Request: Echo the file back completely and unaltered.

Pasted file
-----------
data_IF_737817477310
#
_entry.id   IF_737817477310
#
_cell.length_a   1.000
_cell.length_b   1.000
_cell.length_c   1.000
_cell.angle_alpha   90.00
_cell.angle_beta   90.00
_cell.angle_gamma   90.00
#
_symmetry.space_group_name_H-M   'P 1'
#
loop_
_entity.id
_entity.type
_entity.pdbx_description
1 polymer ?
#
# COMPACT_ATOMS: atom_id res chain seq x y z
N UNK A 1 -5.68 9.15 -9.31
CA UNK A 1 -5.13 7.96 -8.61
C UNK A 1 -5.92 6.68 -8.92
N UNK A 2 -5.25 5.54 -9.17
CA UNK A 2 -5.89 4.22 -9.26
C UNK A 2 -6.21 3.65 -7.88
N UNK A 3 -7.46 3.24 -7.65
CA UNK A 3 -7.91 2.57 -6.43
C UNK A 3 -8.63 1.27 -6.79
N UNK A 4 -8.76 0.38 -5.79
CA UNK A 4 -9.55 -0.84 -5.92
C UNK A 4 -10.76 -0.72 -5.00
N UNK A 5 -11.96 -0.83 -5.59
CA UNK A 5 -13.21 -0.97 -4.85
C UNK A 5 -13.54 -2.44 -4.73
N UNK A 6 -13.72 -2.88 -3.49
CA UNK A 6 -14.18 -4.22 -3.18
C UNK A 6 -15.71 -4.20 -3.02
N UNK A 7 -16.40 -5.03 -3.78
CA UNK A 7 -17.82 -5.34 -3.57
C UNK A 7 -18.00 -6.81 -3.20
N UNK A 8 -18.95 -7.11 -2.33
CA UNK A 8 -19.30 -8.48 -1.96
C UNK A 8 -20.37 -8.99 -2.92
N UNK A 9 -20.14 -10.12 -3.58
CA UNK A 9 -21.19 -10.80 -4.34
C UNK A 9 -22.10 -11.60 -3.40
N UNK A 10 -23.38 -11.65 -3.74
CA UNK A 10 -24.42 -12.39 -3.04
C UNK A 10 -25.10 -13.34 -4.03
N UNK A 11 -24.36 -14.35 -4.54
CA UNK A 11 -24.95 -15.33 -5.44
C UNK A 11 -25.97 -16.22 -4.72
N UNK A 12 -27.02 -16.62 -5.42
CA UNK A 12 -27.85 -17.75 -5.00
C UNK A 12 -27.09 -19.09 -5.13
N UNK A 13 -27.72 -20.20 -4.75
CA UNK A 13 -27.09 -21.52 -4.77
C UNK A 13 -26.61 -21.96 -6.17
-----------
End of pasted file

data_IF_737817477310
#
_entry.id   IF_737817477310
#
_cell.length_a   1.000
_cell.length_b   1.000
_cell.length_c   1.000
_cell.angle_alpha   90.00
_cell.angle_beta   90.00
_cell.angle_gamma   90.00
#
_symmetry.space_group_name_H-M   'P 1'
#
loop_
_entity.id
_entity.type
_entity.pdbx_description
1 polymer ?
#
# COMPACT_ATOMS: atom_id res chain seq x y z
N UNK A 1 -5.68 9.15 -9.31
CA UNK A 1 -5.13 7.96 -8.61
C UNK A 1 -5.92 6.68 -8.92
N UNK A 2 -5.25 5.54 -9.17
CA UNK A 2 -5.89 4.22 -9.26
C UNK A 2 -6.21 3.65 -7.88
N UNK A 3 -7.46 3.24 -7.65
CA UNK A 3 -7.91 2.57 -6.43
C UNK A 3 -8.63 1.27 -6.79
N UNK A 4 -8.76 0.38 -5.79
CA UNK A 4 -9.55 -0.84 -5.92
C UNK A 4 -10.76 -0.72 -5.00
N UNK A 5 -11.96 -0.83 -5.59
CA UNK A 5 -13.21 -0.97 -4.85
C UNK A 5 -13.54 -2.44 -4.73
N UNK A 6 -13.72 -2.88 -3.49
CA UNK A 6 -14.18 -4.22 -3.18
C UNK A 6 -15.71 -4.20 -3.02
N UNK A 7 -16.40 -5.03 -3.78
CA UNK A 7 -17.82 -5.34 -3.57
C UNK A 7 -18.00 -6.81 -3.20
N UNK A 8 -18.95 -7.11 -2.33
CA UNK A 8 -19.30 -8.48 -1.96
C UNK A 8 -20.37 -8.99 -2.92
N UNK A 9 -20.14 -10.12 -3.58
CA UNK A 9 -21.19 -10.80 -4.34
C UNK A 9 -22.10 -11.60 -3.40
N UNK A 10 -23.38 -11.65 -3.74
CA UNK A 10 -24.42 -12.39 -3.04
C UNK A 10 -25.10 -13.34 -4.03
N UNK A 11 -24.36 -14.35 -4.54
CA UNK A 11 -24.95 -15.33 -5.44
C UNK A 11 -25.97 -16.22 -4.72
N UNK A 12 -27.02 -16.62 -5.42
CA UNK A 12 -27.85 -17.75 -5.00
C UNK A 12 -27.09 -19.09 -5.13
N UNK A 13 -27.72 -20.20 -4.75
CA UNK A 13 -27.09 -21.52 -4.77
C UNK A 13 -26.61 -21.96 -6.17